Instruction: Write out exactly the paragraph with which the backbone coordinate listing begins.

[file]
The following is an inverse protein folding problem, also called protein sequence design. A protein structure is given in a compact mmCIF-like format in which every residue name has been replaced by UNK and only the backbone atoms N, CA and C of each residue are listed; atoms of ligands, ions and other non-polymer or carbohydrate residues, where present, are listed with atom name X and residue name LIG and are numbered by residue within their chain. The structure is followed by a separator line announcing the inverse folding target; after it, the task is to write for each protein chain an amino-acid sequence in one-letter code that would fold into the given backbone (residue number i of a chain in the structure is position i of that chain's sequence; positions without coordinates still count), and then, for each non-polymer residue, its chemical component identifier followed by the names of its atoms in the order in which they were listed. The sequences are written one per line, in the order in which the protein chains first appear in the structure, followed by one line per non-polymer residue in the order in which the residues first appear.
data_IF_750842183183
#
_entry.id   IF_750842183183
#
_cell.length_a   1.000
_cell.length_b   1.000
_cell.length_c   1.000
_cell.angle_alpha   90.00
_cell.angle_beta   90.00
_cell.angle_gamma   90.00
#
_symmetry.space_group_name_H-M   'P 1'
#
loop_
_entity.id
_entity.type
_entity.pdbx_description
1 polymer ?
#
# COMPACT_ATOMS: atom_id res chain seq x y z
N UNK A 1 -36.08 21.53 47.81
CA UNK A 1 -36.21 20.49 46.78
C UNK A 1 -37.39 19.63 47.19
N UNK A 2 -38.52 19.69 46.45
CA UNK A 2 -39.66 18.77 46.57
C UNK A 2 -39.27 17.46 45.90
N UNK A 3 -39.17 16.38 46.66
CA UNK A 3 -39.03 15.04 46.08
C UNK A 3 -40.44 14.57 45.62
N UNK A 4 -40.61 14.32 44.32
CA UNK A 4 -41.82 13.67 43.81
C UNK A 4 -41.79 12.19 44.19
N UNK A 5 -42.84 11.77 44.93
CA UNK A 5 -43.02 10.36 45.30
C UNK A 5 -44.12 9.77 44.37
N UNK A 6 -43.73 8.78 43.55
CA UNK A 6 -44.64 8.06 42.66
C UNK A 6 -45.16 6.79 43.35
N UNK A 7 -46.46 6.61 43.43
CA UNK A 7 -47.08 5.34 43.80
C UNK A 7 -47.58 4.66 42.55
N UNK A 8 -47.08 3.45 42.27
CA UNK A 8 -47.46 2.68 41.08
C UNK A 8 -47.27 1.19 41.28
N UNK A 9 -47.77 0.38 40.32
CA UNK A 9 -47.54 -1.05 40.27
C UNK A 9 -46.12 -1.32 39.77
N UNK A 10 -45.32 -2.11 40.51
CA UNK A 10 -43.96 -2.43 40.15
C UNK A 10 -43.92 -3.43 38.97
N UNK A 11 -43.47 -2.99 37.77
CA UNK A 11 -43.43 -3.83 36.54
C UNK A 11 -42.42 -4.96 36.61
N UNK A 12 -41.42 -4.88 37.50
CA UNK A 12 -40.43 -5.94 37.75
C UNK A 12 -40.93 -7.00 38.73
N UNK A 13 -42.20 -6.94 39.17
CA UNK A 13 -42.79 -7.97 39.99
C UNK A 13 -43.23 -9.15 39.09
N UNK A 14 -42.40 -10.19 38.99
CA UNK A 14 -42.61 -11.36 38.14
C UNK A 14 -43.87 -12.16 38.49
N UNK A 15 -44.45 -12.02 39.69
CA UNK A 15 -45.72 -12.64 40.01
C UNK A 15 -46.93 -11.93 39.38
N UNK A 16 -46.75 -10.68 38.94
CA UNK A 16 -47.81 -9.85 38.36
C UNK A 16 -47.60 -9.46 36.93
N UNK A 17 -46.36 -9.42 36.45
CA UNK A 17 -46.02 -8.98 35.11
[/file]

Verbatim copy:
The following is an inverse protein folding problem, also called protein sequence design. A protein structure is given in a compact mmCIF-like format in which every residue name has been replaced by UNK and only the backbone atoms N, CA and C of each residue are listed; atoms of ligands, ions and other non-polymer or carbohydrate residues, where present, are listed with atom name X and residue name LIG and are numbered by residue within their chain. The structure is followed by a separator line announcing the inverse folding target; after it, the task is to write for each protein chain an amino-acid sequence in one-letter code that would fold into the given backbone (residue number i of a chain in the structure is position i of that chain's sequence; positions without coordinates still count), and then, for each non-polymer residue, its chemical component identifier followed by the names of its atoms in the order in which they were listed. The sequences are written one per line, in the order in which the protein chains first appear in the structure, followed by one line per non-polymer residue in the order in which the residues first appear.